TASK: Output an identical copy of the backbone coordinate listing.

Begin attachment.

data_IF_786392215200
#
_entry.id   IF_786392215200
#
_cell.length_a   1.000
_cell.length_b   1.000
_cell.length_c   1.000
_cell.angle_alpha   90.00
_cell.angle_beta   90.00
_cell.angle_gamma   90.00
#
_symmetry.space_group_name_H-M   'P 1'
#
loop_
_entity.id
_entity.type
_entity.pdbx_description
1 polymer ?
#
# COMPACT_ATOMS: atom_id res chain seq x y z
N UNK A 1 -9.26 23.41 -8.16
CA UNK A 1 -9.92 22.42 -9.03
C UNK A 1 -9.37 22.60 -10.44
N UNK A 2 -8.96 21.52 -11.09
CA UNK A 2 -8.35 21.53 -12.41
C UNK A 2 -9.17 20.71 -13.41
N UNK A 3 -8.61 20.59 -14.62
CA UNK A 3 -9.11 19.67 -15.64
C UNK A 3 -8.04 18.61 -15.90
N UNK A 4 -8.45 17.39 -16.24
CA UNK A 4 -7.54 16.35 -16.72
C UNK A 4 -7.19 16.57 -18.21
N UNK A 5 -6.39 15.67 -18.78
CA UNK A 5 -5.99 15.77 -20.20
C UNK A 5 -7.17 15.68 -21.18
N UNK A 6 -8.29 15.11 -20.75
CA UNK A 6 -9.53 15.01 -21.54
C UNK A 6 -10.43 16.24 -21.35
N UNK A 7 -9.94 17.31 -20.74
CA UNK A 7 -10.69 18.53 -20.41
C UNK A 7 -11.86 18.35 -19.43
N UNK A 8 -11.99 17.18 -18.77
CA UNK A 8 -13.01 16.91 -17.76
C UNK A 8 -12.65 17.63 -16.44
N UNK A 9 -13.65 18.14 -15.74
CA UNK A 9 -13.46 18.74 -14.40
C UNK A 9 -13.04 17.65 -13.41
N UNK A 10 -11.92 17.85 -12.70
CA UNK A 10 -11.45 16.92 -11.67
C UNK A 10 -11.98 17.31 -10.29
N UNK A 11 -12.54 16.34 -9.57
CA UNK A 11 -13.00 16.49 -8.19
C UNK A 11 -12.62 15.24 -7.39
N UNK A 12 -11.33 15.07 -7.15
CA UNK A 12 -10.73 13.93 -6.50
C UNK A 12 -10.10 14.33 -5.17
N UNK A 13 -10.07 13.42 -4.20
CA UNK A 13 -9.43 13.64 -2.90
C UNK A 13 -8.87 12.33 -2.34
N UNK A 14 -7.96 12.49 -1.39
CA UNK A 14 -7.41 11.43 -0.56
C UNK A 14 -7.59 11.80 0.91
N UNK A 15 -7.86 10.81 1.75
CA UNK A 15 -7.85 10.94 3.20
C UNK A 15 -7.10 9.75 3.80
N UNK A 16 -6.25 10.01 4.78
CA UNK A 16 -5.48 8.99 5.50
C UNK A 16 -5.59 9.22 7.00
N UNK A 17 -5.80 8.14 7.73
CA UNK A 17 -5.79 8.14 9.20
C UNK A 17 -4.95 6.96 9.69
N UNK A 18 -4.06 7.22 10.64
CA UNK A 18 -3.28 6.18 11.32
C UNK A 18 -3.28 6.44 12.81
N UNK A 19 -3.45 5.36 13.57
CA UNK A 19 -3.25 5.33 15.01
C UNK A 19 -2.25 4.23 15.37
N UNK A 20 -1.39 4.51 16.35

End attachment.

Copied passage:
data_IF_786392215200
#
_entry.id   IF_786392215200
#
_cell.length_a   1.000
_cell.length_b   1.000
_cell.length_c   1.000
_cell.angle_alpha   90.00
_cell.angle_beta   90.00
_cell.angle_gamma   90.00
#
_symmetry.space_group_name_H-M   'P 1'
#
loop_
_entity.id
_entity.type
_entity.pdbx_description
1 polymer ?
#
# COMPACT_ATOMS: atom_id res chain seq x y z
N UNK A 1 -9.26 23.41 -8.16
CA UNK A 1 -9.92 22.42 -9.03
C UNK A 1 -9.37 22.60 -10.44
N UNK A 2 -8.96 21.52 -11.09
CA UNK A 2 -8.35 21.53 -12.41
C UNK A 2 -9.17 20.71 -13.41
N UNK A 3 -8.61 20.59 -14.62
CA UNK A 3 -9.11 19.67 -15.64
C UNK A 3 -8.04 18.61 -15.90
N UNK A 4 -8.45 17.39 -16.24
CA UNK A 4 -7.54 16.35 -16.72
C UNK A 4 -7.19 16.57 -18.21
N UNK A 5 -6.39 15.67 -18.78
CA UNK A 5 -5.99 15.77 -20.20
C UNK A 5 -7.17 15.68 -21.18
N UNK A 6 -8.29 15.11 -20.75
CA UNK A 6 -9.53 15.01 -21.54
C UNK A 6 -10.43 16.24 -21.35
N UNK A 7 -9.94 17.31 -20.74
CA UNK A 7 -10.69 18.53 -20.41
C UNK A 7 -11.86 18.35 -19.43
N UNK A 8 -11.99 17.18 -18.77
CA UNK A 8 -13.01 16.91 -17.76
C UNK A 8 -12.65 17.63 -16.44
N UNK A 9 -13.65 18.14 -15.74
CA UNK A 9 -13.46 18.74 -14.40
C UNK A 9 -13.04 17.65 -13.41
N UNK A 10 -11.92 17.85 -12.70
CA UNK A 10 -11.45 16.92 -11.67
C UNK A 10 -11.98 17.31 -10.29
N UNK A 11 -12.54 16.34 -9.57
CA UNK A 11 -13.00 16.49 -8.19
C UNK A 11 -12.62 15.24 -7.39
N UNK A 12 -11.33 15.07 -7.15
CA UNK A 12 -10.73 13.93 -6.50
C UNK A 12 -10.10 14.33 -5.17
N UNK A 13 -10.07 13.42 -4.20
CA UNK A 13 -9.43 13.64 -2.90
C UNK A 13 -8.87 12.33 -2.34
N UNK A 14 -7.96 12.49 -1.39
CA UNK A 14 -7.41 11.43 -0.56
C UNK A 14 -7.59 11.80 0.91
N UNK A 15 -7.86 10.81 1.75
CA UNK A 15 -7.85 10.94 3.20
C UNK A 15 -7.10 9.75 3.80
N UNK A 16 -6.25 10.01 4.78
CA UNK A 16 -5.48 8.99 5.50
C UNK A 16 -5.59 9.22 7.00
N UNK A 17 -5.80 8.14 7.73
CA UNK A 17 -5.79 8.14 9.20
C UNK A 17 -4.95 6.96 9.69
N UNK A 18 -4.06 7.22 10.64
CA UNK A 18 -3.28 6.18 11.32
C UNK A 18 -3.28 6.44 12.81
N UNK A 19 -3.45 5.36 13.57
CA UNK A 19 -3.25 5.33 15.01
C UNK A 19 -2.25 4.23 15.37
N UNK A 20 -1.39 4.51 16.35